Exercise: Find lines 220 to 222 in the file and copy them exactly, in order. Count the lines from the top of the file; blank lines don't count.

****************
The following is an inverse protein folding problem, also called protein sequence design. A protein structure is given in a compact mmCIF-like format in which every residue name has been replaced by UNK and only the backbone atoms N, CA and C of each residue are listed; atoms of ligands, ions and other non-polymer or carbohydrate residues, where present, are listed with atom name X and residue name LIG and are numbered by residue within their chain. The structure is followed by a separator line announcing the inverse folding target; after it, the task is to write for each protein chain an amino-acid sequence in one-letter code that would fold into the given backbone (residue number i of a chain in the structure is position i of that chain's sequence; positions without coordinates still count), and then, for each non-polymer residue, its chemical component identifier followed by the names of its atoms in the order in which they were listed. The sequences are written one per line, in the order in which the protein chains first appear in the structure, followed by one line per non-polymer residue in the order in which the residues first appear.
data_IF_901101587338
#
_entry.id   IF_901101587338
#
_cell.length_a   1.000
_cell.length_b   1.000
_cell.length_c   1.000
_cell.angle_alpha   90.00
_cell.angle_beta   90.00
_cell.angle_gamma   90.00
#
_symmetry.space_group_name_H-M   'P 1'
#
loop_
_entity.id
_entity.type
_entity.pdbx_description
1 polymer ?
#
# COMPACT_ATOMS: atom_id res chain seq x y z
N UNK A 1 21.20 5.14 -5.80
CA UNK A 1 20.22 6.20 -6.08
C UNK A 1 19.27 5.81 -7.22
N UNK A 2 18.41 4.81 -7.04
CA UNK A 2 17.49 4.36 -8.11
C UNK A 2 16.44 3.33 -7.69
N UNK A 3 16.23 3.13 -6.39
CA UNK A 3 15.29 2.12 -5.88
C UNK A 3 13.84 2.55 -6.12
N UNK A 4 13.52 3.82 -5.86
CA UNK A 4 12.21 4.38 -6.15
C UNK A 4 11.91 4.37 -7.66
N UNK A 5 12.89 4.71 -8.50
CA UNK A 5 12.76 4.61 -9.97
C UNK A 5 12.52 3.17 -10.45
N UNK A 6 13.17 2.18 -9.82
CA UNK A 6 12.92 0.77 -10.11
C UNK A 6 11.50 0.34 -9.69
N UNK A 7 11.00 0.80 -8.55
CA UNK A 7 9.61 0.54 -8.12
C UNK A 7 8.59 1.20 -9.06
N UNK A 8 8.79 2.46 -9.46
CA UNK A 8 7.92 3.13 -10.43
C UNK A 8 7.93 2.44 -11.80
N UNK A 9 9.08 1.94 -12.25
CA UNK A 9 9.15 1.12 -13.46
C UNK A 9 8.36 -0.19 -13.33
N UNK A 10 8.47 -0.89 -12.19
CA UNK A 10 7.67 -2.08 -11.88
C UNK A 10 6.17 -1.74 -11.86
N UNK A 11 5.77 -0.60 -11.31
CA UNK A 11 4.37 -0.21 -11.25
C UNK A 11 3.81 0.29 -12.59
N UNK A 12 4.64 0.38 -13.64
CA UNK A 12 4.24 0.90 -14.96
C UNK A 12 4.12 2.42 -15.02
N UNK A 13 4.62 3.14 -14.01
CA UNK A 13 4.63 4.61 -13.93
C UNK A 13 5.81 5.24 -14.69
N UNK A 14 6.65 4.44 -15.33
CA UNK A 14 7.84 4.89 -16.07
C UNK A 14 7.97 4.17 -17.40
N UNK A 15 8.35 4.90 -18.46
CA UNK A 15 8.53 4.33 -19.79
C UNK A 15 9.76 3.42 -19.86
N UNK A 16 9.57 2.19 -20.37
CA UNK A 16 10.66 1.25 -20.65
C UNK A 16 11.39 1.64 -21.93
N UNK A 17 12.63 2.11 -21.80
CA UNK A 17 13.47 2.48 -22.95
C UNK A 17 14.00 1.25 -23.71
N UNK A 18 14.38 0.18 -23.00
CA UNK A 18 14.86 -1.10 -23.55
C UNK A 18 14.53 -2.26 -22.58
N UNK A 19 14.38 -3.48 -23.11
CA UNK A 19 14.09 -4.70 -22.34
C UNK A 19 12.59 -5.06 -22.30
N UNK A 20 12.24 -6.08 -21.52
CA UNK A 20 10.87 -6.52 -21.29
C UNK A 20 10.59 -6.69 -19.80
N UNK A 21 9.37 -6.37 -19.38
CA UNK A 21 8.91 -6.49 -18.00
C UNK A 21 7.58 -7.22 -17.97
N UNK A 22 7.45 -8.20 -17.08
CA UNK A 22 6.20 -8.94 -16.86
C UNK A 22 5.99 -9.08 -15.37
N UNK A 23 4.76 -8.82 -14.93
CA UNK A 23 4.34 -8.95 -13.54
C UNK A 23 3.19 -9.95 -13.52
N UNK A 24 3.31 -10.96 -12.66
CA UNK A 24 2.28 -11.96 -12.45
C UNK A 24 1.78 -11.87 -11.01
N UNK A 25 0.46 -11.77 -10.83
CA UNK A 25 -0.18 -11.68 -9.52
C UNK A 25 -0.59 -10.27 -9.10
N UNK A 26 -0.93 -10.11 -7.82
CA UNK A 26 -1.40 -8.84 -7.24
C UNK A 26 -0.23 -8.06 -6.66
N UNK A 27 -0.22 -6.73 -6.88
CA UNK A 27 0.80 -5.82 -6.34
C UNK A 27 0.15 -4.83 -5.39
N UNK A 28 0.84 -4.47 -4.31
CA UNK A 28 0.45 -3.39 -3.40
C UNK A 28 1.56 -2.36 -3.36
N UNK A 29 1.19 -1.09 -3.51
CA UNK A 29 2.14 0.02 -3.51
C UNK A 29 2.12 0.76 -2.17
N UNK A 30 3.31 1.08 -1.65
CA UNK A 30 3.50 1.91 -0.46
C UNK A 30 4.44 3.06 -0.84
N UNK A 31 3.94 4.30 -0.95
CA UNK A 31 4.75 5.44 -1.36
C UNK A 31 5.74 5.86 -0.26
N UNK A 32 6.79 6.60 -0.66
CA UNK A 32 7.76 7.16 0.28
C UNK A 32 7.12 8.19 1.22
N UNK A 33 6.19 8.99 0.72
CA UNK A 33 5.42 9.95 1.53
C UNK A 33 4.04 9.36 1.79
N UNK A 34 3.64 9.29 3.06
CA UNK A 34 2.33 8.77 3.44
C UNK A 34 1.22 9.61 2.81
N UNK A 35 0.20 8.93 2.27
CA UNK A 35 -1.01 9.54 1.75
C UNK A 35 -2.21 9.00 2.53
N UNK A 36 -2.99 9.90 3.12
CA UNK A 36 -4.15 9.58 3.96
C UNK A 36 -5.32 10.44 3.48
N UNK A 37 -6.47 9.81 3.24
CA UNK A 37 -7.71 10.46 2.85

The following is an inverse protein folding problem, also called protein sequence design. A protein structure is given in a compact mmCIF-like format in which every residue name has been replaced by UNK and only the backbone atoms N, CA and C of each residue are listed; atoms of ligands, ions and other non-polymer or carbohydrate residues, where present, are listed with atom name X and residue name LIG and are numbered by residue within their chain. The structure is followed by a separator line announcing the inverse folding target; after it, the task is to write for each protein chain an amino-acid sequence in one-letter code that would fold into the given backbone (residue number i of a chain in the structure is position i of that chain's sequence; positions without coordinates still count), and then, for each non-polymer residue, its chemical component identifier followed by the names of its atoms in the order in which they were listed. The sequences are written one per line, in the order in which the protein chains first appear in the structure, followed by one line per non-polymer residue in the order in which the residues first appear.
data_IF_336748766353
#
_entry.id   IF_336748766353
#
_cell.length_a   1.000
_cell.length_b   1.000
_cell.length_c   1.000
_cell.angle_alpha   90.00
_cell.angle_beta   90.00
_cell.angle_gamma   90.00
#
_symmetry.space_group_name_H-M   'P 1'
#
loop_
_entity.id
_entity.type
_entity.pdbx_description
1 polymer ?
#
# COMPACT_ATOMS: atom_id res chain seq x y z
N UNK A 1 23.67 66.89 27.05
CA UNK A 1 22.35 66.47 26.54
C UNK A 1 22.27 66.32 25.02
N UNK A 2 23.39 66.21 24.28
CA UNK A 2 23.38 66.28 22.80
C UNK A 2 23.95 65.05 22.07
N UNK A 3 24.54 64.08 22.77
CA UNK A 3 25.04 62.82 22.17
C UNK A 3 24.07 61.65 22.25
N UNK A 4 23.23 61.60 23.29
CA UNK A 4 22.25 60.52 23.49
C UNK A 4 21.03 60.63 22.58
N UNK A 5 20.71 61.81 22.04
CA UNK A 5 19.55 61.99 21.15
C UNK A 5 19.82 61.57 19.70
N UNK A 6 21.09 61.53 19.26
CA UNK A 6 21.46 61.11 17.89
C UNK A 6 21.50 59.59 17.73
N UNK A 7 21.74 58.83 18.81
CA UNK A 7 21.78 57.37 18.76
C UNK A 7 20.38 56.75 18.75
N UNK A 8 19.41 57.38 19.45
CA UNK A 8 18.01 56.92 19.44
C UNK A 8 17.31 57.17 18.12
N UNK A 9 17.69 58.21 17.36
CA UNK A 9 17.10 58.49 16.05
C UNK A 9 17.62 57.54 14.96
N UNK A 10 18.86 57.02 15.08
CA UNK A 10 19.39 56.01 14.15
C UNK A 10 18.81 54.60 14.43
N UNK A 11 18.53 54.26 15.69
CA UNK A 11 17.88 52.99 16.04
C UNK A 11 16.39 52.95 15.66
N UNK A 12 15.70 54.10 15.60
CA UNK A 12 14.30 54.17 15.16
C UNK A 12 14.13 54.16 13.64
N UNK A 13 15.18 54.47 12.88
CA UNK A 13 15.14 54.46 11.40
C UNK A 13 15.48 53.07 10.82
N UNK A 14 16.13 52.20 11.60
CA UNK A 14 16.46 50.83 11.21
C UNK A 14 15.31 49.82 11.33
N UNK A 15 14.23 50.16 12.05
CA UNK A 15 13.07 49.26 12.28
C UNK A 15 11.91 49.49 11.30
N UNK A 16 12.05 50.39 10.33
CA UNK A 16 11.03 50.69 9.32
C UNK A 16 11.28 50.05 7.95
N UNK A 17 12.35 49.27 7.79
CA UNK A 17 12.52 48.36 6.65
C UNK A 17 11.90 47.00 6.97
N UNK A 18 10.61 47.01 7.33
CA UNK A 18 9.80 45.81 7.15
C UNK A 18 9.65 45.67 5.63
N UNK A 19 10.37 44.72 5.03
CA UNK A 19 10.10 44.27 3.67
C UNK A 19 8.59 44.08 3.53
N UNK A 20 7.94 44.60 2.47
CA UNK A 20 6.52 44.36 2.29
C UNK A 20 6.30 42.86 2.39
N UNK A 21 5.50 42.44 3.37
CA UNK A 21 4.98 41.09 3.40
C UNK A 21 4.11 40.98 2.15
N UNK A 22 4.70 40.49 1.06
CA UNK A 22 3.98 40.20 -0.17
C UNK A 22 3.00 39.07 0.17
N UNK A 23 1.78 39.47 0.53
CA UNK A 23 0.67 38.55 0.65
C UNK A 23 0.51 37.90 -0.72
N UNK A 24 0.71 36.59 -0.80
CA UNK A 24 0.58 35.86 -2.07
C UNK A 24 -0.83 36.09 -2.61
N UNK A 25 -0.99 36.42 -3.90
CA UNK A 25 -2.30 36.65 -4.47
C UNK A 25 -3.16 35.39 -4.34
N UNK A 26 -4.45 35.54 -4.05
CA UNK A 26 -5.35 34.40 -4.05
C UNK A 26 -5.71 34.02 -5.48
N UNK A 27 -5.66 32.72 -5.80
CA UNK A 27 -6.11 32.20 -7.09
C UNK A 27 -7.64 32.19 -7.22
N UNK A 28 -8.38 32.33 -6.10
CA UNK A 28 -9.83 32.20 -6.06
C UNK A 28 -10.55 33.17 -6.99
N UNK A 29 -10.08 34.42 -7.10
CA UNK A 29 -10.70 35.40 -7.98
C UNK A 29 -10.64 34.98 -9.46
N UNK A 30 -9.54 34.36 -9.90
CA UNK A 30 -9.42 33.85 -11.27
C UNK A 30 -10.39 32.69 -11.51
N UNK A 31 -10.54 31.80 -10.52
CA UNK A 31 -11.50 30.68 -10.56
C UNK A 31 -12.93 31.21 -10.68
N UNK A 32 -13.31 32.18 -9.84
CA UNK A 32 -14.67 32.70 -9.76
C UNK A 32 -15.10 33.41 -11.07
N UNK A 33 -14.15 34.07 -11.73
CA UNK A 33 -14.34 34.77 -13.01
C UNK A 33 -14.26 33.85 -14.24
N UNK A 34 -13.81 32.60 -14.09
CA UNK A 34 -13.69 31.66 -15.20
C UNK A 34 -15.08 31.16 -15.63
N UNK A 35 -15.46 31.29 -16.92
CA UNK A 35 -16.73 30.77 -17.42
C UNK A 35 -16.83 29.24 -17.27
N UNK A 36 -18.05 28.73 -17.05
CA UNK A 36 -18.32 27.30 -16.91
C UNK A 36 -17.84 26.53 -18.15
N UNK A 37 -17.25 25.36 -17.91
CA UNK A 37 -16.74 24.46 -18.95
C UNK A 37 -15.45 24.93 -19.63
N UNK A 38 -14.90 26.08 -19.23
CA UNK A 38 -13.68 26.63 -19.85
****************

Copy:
CA UNK A 23 0.67 38.55 0.65
C UNK A 23 0.51 37.90 -0.72
N UNK A 24 0.71 36.59 -0.80